I’ve always been sex positive. From my earliest physical stirrings I’ve believed that the power flowing in my body is sacred and enjoying that power is normal. I’ve never understood why people feel “dirty” when engaging in sex. As a teen I hated that words describing genitals are used as curse words. I looked for terms that reflected the beauty of the body, jade stalk, jade gate, flower, rose.
I don’t understand sexual jealousy. There are lots of forms of jealousy I totally get. I’m jealous of the time my guy spends outside the house, I covet a pretty piece of jewelry on the arm of a friend, I wish I had the charmed life my elderly friend has enjoyed. Experiencing betrayal because someone I love has sex with someone else? I can’t tease out what makes that happen. Why does vulnerability shared with someone else invalidate vulnerability shared with me?
Feminism taught me to recognize the claims men make on women’s bodies. Female “chastity” ensured men that they would know the children they fathered were their own heirs. A woman’s sexuality was owned by her father until it was given to her husband. A medieval Christian woman could avoid marriage to a man by marrying Christ, the ultimate dedication of women’s sexuality to male power.
Feminism took my sexuality out of men’s hands and gave it back to me, affirming that I own my body. Marital rape finally became illegal in all 50 states in 1993 (shocking when you think about how short a time ago that was). Married women no longer give control of their bodies to their husbands. For every woman of every age, no means no.
The sex positive movement went a step further and proclaimed that yes means yes, that women own our pleasure and consent. The Center for Sex Positive Community defines the sex positive movement as “a social and philosophical movement that regards all consensual sexual activities as fundamentally healthy and pleasurable, and encourages sexual pleasure and experimentation.” I was in the crowd when the CSPC opened in Seattle in 1999, an enthusiastic supporter. Now there was not only a philosophy that gave me permission to explore sexuality, there was a community which supported that exploration, and in my home town too!Pagan religion validated my youthful insight that sex is sacred. “All acts of love and pleasure are my rituals,” says the Star Goddess in Doreen Valiente’s Charge of the Goddess. The act that brings new life into the world is natural and welcome. Deity not only authorizes sexual acts, but also brings the sacred into manifestation. Sex allows us to touch the divine within each other and ourselves.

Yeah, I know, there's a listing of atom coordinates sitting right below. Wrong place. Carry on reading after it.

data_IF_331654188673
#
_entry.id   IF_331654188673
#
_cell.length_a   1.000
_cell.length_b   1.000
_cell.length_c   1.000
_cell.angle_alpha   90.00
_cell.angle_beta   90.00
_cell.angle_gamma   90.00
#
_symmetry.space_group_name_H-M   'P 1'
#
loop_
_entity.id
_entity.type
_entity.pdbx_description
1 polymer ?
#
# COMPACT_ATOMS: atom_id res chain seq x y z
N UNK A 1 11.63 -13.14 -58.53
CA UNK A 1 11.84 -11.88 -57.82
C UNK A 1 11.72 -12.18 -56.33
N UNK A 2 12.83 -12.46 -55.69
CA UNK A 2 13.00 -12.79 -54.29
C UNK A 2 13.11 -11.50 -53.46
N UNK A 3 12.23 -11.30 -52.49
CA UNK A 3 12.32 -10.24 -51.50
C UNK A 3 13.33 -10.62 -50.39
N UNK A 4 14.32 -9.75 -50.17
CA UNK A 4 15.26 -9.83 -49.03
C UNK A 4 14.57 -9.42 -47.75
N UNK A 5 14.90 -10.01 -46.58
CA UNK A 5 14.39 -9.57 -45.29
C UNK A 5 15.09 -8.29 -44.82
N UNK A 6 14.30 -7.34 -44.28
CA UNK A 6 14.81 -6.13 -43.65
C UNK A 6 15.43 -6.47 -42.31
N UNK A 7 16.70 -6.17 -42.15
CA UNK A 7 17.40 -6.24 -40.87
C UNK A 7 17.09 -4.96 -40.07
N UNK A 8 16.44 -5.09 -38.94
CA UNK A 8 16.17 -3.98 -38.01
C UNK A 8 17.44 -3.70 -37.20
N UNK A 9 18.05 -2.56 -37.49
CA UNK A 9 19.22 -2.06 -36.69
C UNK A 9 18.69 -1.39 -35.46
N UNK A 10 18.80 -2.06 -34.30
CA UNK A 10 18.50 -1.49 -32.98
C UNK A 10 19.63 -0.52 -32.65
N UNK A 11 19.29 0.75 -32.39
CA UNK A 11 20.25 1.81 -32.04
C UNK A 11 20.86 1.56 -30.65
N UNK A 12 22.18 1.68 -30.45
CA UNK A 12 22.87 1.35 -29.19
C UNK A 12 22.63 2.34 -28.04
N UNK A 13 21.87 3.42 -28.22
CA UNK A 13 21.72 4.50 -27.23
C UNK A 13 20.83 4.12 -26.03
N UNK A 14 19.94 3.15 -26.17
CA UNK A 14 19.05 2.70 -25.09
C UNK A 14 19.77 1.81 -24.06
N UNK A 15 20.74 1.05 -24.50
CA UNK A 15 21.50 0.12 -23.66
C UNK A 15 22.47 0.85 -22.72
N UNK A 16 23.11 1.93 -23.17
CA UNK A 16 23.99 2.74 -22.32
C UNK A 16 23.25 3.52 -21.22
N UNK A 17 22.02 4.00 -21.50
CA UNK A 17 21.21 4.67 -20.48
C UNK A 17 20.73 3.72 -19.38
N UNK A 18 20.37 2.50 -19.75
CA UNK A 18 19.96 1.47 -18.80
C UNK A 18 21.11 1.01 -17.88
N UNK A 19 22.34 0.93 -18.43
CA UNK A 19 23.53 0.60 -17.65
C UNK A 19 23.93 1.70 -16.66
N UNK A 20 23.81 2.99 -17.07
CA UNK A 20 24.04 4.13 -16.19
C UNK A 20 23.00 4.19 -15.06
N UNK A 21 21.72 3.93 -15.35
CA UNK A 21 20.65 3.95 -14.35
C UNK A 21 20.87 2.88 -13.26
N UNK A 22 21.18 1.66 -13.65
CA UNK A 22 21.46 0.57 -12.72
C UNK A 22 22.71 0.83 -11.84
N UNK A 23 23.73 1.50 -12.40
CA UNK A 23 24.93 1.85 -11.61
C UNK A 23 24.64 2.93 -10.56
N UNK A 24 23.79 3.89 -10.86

That said, Pagan and feminist communities aren’t always sex positive. Mainstream second wave feminism (white and middle class) typed sex workers as self-objectifying while the women themselves argued for their own agency. Translation: sex workers claim the right to define the meaning of their sexual acts even when their feminist sisters disapprove. Some of the Pagan communities I have worked in have been just as judgmental of women as the dominant culture, criticizing the way women dress and how many partners they have, gossiping about sexually active women as sluts and home-wreckers. As a Pagan sex magician I was often on the outside edge of acceptability. Stories circulated about doings at my house that were both accurate and false and always scandalous. The house motto was “the rumors are true”, a declaration of independence. We do what we do whether you approve or not.
Thelema tied all these life themes together. As a Thelemite I own my body and my sexuality. In Thelemic community there is more than just tolerance, there is an active expectation that women express ourselves as freely as men. “Come forth, o children, under the stars, & take your fill of love!” Feminist, sex-positive, sacred sexuality fits in the Thelemic framework.
When I first started attending Thelemic events I admired the way women strutted confidently and were not criticized but instead admired. Women could wear more than one partner on our arms, too. Thelemic community is the place where I have felt most free to express myself, where I haven’t had to soften or disguise or explain away any facet of my life. Thelema gave a feminist sex magician a home. It’s not perfect of course. I may not always be liked, but it’s not because of what I’m wearing or the things I do with my body; those are almost always celebrated.